Lodge encourages participation in letter writing campaign to see better care provided for seniors

GORE BAY—The Manitoulin Lodge Nursing Home has launched and is encouraging Island residents to participate in a letter writing campaign, calling on the province to take action to help provide for better care for seniors in Ontario.

“It’s a campaign we are participating in called the Better Senior Care campaign, through the Ontario Long Term Care Association (OLTCA),” stated Chantelle Taylor, resident and family services coordinator at Manitoulin Lodge. “We are encouraging members of the community and beyond to participate in the campaign. People can support us in this campaign by sending letters online or they can provide us their name and address and we can submit the forms for them.” The campaign will continue through the spring.

The OLTCA stated, “we have received confirmation from the Ministry that long-term care will receive a two percent increase to level of care funding. The government committed within the (recent) budget that this two percent increase will be for the next three years. In addition, it was announced that beginning this year, $10 million will be allocated annually for long-term care behavioural supports. We have received verbal commitment that this will also be for three years. We will continue to message to the ministry the extreme importance of directing the LHINs (Local Health Integrated Networks) to ensure these funds go directly to long-term care homes. The decision on increases is largely tied to resident co-pay changes, which along with preferred accommodation increases are typically announced at the end of May for implementation on July 1.”

“We expect that the funding, when it does come through, will be retroactive to April 1, 2016.”

However, capital renewal remains one of the top priorities for the association’s advocacy work,” the OLTCA explains. “The association is actively engaged on three separate working groups to make progress happen on the current iteration of the capital renewal program. Our focus remains on increased funding, flexibility for additional top-up licenses and movement, design flexibilities, and additional support for smaller projects.”

“Our home won a first place prize in our bed category last year and our resident council won $500 that they put towards the Angel Bus for having the most submissions sent to our local MPP,” said Ms. Taylor.

“The need for a healthy OA envelope has been a key area of focus for the budget meetings we had with all government and ministry officials, more so given its role as a key enabler of capital redevelopment of our B and C homes. Be assured that the association will continue to advocate about the importance of OA funding at every opportunity,” reads the release.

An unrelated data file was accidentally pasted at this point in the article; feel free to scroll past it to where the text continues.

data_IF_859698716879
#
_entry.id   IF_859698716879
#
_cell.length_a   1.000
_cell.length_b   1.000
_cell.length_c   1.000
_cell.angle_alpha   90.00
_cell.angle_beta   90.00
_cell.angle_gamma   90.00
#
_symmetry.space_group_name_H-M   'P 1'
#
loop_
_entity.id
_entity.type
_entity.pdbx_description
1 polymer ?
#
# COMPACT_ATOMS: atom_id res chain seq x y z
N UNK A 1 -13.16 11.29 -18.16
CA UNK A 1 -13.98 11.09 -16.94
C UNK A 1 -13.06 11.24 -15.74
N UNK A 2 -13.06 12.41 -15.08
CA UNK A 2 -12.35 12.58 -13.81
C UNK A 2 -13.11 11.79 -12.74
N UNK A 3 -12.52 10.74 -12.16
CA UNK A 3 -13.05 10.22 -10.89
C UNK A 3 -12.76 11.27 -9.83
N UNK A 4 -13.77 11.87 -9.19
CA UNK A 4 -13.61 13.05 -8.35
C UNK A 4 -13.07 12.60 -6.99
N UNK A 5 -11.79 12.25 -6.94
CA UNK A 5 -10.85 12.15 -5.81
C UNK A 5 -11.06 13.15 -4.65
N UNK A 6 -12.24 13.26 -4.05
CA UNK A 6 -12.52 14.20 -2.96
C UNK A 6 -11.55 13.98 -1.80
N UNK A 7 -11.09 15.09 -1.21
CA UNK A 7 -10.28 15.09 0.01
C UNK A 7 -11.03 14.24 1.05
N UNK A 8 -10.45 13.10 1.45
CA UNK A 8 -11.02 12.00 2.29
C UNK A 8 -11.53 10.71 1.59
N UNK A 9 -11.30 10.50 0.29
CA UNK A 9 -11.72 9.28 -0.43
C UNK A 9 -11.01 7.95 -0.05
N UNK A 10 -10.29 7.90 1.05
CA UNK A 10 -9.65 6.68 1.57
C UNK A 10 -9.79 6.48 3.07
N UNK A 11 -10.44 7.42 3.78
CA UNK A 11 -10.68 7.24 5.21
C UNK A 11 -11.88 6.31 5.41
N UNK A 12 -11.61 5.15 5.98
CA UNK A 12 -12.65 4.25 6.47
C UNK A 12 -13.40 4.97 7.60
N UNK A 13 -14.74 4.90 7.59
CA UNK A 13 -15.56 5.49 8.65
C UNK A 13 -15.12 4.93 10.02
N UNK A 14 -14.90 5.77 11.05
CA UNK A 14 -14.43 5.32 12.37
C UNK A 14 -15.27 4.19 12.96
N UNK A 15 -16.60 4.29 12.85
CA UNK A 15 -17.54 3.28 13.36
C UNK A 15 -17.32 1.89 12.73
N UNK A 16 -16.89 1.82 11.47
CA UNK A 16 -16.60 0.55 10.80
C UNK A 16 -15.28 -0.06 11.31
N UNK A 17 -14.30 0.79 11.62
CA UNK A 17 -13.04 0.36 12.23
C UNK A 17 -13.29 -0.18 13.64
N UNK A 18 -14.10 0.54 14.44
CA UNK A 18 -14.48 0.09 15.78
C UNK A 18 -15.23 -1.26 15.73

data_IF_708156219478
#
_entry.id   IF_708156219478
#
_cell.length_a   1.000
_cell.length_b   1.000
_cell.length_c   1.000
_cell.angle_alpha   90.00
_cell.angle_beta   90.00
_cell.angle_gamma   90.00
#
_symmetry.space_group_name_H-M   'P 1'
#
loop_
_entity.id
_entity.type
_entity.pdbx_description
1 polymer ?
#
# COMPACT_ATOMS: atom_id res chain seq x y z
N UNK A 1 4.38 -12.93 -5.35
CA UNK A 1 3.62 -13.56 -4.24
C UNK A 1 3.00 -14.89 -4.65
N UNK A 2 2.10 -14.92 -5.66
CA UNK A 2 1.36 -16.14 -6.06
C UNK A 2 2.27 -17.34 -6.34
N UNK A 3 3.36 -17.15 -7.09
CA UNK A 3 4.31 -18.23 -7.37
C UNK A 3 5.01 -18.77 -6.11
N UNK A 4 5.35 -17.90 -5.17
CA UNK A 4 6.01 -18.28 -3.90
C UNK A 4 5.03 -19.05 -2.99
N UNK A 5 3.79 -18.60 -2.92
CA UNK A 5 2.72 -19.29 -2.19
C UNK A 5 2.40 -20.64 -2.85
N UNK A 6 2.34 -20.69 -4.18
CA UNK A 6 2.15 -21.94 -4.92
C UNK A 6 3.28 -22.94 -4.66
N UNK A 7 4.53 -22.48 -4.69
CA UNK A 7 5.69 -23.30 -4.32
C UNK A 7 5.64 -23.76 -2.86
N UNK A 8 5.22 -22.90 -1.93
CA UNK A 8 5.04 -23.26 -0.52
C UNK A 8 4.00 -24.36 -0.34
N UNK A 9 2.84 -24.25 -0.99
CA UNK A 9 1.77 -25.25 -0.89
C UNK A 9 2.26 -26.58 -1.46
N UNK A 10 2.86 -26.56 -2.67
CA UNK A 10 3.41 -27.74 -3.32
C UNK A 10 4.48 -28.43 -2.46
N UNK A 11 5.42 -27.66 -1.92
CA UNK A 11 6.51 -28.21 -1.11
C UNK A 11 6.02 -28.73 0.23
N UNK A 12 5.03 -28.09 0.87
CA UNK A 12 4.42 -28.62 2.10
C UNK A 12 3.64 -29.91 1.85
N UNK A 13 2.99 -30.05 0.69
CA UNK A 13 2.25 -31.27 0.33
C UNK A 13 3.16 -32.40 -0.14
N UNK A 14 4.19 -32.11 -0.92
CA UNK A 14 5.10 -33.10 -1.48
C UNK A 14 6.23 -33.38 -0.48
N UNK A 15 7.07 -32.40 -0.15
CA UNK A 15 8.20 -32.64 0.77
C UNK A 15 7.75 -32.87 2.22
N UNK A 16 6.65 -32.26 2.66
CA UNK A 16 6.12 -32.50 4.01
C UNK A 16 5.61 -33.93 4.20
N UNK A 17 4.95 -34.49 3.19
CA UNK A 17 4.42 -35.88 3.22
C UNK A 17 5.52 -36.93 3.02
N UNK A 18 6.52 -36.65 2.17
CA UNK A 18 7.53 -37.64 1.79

“The association continues to advocate for its Action Plan for Seniors with government, the media, stakeholders, and the public throughout the year. In 2015, the association earned more media on advocacy than ever before through a highly successful provincial tour. In addition, we continue to advocate with government and all Ontario MPPs about the importance of investment in long-term care,” continued the OLTCA. “While the budget sets the allocations for spending for the year, there are several avenues by which funding can be announced during the year. For this reason, we’re continuing our advocacy work this spring and need your continued support. We need to keep the momentum going year-round.”

In its letter writing Better Senior’s Care campaign, it notes that residents are more frail, more complex and require more care and staff time. “Significant changes in resident profiles in the last five years are now coming into LTC at a later stage of life, with more complex health issues and are more physically frail. This leads to residents requiring more care, and staff time.”

A list of priorities has been given by the OLTCA, including making long-term care homes safer and more modern; building capacity for better dementia care; and the important role of smaller homes in the health care continuum. For instance, funding for care hasn’t kept pace with increasing needs of residents; staffing solutions that will lead to better seniors care, including increasing staffing levels.

“Our home won a first place prize in our bed category last year and our resident council won $500 that they put towards the Angel Bus for having the most submissions sent to our local MPP,” said Ms. Taylor.

To visit the OLTCA’s action plan for Better Seniors Care go online at www.BetterSeniorsCare.ca  Participants can submit a letter to their MPP (directly through the  website), encouraging them to make long-term care a priority. “The more people we can get to contact their MPP, the more likely we can make change happen to provide better seniors care.”